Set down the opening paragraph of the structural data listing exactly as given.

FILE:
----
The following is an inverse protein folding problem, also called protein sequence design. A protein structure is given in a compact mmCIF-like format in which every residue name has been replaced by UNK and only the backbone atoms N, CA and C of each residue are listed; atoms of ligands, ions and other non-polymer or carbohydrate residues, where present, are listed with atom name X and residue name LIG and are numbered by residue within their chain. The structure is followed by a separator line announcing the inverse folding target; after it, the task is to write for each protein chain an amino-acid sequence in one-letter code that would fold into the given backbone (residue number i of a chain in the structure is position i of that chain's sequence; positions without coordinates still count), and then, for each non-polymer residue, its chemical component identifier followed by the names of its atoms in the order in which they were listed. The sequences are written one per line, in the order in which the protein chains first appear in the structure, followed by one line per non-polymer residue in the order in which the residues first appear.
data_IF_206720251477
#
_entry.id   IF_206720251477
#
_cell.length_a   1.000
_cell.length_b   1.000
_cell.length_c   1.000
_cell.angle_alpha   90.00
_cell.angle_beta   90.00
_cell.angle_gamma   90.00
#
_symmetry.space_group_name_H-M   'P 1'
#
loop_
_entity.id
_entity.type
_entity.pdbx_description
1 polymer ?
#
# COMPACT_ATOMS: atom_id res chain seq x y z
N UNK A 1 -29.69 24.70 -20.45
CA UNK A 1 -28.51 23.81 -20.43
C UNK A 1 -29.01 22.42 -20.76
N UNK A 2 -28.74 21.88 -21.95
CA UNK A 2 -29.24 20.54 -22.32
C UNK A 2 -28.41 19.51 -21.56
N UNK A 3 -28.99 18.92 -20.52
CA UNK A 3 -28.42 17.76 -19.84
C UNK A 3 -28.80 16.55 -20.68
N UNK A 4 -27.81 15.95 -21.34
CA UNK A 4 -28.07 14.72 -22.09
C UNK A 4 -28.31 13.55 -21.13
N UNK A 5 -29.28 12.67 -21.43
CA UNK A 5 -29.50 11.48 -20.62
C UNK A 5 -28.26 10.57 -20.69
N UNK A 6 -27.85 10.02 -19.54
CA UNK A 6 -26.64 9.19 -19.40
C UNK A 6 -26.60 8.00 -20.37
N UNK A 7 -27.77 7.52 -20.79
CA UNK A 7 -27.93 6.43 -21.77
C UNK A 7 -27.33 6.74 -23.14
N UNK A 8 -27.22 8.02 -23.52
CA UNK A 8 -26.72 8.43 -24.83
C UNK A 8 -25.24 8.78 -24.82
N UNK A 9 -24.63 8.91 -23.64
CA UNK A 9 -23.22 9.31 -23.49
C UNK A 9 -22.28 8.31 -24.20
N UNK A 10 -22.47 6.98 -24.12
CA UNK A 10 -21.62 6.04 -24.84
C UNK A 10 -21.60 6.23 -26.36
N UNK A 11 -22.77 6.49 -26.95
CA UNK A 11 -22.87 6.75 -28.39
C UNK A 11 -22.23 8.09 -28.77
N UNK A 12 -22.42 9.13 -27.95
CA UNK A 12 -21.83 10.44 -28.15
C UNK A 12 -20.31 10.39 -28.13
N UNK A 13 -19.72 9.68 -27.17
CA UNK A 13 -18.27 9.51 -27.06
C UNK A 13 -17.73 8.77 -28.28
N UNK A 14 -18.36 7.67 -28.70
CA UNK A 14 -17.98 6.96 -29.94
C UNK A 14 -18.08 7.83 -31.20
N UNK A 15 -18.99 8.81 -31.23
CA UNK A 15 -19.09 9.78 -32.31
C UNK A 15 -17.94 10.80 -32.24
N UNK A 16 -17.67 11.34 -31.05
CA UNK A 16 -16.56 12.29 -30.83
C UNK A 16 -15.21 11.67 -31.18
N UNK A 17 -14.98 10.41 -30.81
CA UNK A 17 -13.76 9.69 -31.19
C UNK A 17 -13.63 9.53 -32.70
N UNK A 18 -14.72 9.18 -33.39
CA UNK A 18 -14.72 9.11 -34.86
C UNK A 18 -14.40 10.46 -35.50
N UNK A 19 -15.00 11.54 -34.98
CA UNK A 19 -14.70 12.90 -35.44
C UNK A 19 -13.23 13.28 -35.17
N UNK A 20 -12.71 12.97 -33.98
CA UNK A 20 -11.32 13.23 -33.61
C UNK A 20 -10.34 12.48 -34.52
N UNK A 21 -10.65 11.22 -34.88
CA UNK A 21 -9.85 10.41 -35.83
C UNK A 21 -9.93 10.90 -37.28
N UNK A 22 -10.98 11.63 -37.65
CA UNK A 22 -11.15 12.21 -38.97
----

The following is an inverse protein folding problem, also called protein sequence design. A protein structure is given in a compact mmCIF-like format in which every residue name has been replaced by UNK and only the backbone atoms N, CA and C of each residue are listed; atoms of ligands, ions and other non-polymer or carbohydrate residues, where present, are listed with atom name X and residue name LIG and are numbered by residue within their chain. The structure is followed by a separator line announcing the inverse folding target; after it, the task is to write for each protein chain an amino-acid sequence in one-letter code that would fold into the given backbone (residue number i of a chain in the structure is position i of that chain's sequence; positions without coordinates still count), and then, for each non-polymer residue, its chemical component identifier followed by the names of its atoms in the order in which they were listed. The sequences are written one per line, in the order in which the protein chains first appear in the structure, followed by one line per non-polymer residue in the order in which the residues first appear.